Episode 12: Violence in Video Games / November 13, 2020

With Dr Rebecca Davnall

Hosted by Kate Moody

Edited by Constantinos Stylianou

Posted in Main feed Moral Philosophy

Why do we think of some violent acts in video games as wrong, and others not? In this episode, Katie Moody speaks to Dr. Rebecca Davnall, a lecturer in philosophy and game design studies at the University of Liverpool, about whether actions in video games can be morally wrong.

When we speak about violent acts in video games, we often think that they have no moral weight because they aren’t real. But why then, would we consider carrying out virtual acts of abuse to be morally wrong? In this episode Katie Moody speaks to Dr Rebecca Davnall, a lecturer in philosophy and game design studies at the University of Liverpool. They discuss whether video games make us more violent, why some acts seem wrong in video games, and the duty of both players and developers to be mindful of negative representations in video games.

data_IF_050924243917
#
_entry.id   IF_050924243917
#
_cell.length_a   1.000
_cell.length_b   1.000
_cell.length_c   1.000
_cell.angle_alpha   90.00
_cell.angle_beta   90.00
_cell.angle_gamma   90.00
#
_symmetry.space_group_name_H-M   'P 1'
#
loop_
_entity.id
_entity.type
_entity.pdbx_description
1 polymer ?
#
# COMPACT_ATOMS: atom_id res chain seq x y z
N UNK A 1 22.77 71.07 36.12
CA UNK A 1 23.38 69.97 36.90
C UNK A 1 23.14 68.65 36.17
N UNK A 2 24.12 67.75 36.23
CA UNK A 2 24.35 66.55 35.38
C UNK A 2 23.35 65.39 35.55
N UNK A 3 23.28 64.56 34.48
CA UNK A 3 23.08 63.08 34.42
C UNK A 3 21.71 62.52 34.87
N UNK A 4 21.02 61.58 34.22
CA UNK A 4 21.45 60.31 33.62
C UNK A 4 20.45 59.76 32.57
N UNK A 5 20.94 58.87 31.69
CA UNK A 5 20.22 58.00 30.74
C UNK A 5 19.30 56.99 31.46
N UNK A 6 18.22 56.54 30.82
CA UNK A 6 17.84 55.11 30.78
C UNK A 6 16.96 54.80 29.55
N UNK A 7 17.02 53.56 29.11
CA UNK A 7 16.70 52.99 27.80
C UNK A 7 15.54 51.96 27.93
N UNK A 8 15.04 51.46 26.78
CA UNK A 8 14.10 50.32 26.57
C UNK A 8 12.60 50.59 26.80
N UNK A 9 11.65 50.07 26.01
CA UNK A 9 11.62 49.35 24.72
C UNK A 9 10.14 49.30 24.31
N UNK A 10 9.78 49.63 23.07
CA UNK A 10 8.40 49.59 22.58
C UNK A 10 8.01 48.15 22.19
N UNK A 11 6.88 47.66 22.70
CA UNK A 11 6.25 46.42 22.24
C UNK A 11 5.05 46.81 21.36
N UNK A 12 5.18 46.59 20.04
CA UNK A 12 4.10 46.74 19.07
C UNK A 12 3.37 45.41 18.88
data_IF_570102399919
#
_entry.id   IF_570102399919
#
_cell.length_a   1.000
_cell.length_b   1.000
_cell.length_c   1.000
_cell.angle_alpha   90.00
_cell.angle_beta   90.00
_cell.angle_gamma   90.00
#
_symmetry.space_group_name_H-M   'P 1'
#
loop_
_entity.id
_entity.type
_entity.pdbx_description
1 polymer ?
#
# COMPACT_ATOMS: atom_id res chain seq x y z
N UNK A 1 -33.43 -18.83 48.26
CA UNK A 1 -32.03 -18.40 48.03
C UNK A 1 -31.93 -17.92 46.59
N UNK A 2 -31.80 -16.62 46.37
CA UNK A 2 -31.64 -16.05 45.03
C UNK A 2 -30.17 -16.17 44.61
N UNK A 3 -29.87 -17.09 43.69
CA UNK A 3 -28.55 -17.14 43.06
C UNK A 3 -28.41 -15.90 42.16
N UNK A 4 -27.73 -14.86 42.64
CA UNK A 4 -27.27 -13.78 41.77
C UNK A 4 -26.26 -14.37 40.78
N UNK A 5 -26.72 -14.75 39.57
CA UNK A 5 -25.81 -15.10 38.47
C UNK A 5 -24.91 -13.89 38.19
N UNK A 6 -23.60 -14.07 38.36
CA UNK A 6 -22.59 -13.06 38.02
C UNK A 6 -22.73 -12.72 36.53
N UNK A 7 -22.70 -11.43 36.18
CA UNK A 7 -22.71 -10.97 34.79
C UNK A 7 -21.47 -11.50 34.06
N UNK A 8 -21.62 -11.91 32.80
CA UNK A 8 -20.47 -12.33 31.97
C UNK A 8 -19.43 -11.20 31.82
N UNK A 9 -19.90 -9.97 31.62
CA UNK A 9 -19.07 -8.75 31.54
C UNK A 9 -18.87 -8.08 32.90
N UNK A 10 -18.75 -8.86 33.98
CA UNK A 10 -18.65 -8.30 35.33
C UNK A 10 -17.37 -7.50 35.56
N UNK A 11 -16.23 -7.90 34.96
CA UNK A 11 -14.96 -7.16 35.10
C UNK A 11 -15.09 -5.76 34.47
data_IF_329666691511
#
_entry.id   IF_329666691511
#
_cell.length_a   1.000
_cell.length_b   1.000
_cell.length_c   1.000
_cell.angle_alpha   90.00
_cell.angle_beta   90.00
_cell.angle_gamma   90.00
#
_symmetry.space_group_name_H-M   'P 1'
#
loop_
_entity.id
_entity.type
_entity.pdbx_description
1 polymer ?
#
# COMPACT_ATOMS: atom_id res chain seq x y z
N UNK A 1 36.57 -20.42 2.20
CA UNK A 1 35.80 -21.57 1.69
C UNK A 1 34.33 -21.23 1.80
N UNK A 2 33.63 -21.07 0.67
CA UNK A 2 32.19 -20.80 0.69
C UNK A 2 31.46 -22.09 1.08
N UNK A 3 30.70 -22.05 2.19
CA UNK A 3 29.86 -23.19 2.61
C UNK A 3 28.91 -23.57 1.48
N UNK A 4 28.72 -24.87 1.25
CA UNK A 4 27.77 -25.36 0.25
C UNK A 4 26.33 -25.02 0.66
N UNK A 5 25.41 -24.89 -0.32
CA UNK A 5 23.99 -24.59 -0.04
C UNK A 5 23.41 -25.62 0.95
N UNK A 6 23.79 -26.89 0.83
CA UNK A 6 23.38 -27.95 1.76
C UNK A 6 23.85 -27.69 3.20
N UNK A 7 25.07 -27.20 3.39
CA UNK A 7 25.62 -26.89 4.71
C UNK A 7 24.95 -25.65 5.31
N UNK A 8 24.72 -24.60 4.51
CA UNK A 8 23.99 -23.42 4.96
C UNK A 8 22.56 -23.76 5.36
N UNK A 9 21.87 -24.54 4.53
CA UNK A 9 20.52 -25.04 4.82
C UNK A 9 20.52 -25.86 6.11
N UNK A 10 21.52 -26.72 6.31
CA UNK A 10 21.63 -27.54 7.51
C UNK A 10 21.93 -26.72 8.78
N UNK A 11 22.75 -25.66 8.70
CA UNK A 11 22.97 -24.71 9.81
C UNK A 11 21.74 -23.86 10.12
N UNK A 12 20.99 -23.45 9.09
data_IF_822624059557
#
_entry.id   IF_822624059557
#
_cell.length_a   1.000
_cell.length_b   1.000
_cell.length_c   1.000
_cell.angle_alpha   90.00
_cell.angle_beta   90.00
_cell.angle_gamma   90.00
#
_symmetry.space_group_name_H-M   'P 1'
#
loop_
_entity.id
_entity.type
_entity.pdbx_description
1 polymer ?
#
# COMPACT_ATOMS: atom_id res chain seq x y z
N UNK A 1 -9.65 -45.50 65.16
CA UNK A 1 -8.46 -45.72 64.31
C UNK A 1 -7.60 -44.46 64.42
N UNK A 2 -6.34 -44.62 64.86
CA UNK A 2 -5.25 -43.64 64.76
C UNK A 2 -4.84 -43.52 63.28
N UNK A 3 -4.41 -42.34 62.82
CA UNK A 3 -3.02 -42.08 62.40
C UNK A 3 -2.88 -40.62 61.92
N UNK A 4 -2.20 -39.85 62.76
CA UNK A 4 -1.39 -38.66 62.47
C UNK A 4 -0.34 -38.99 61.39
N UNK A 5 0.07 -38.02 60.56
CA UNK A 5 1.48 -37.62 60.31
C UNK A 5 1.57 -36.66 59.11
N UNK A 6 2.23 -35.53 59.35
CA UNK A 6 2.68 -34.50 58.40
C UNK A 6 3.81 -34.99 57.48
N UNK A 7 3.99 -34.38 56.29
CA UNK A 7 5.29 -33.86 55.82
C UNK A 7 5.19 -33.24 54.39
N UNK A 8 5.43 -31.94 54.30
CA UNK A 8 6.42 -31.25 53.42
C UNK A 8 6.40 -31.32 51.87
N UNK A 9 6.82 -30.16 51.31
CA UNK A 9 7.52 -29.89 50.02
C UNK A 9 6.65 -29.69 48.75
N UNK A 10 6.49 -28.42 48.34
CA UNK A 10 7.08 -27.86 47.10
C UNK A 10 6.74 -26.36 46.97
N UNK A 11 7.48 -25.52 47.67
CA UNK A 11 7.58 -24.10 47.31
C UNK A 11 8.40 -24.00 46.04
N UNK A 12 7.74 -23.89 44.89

01:42 – Do video games make us more violent?

02:45 – The Gamer’s Dilemma

07:40 – Real world injustices in games

08:04 – Using social issues in games respectfully

10:07 – Are some acts in games morally wrong?

11:57 – Characterising the act of gaming

16:51 – Representation in games

18:53 – The duty of the player and the developer in being mindful of representations

Further Reading:

Davnall, R., 2020. What Does the Gamer Do?. Ethics and Information Technology. 10.1007/s10676-020-09558-8

Joshua D. Greene et al 2001, 'An fMRI Investigation of Emotional Engagement in Moral Judgement', Science 293: 2105-2108

Davnall, R., 2018. Grand Theft Argument: the Problem with Paradigm Cases of Virtual Violence. Copenhagen, The Philosophy of Computer Games Conference.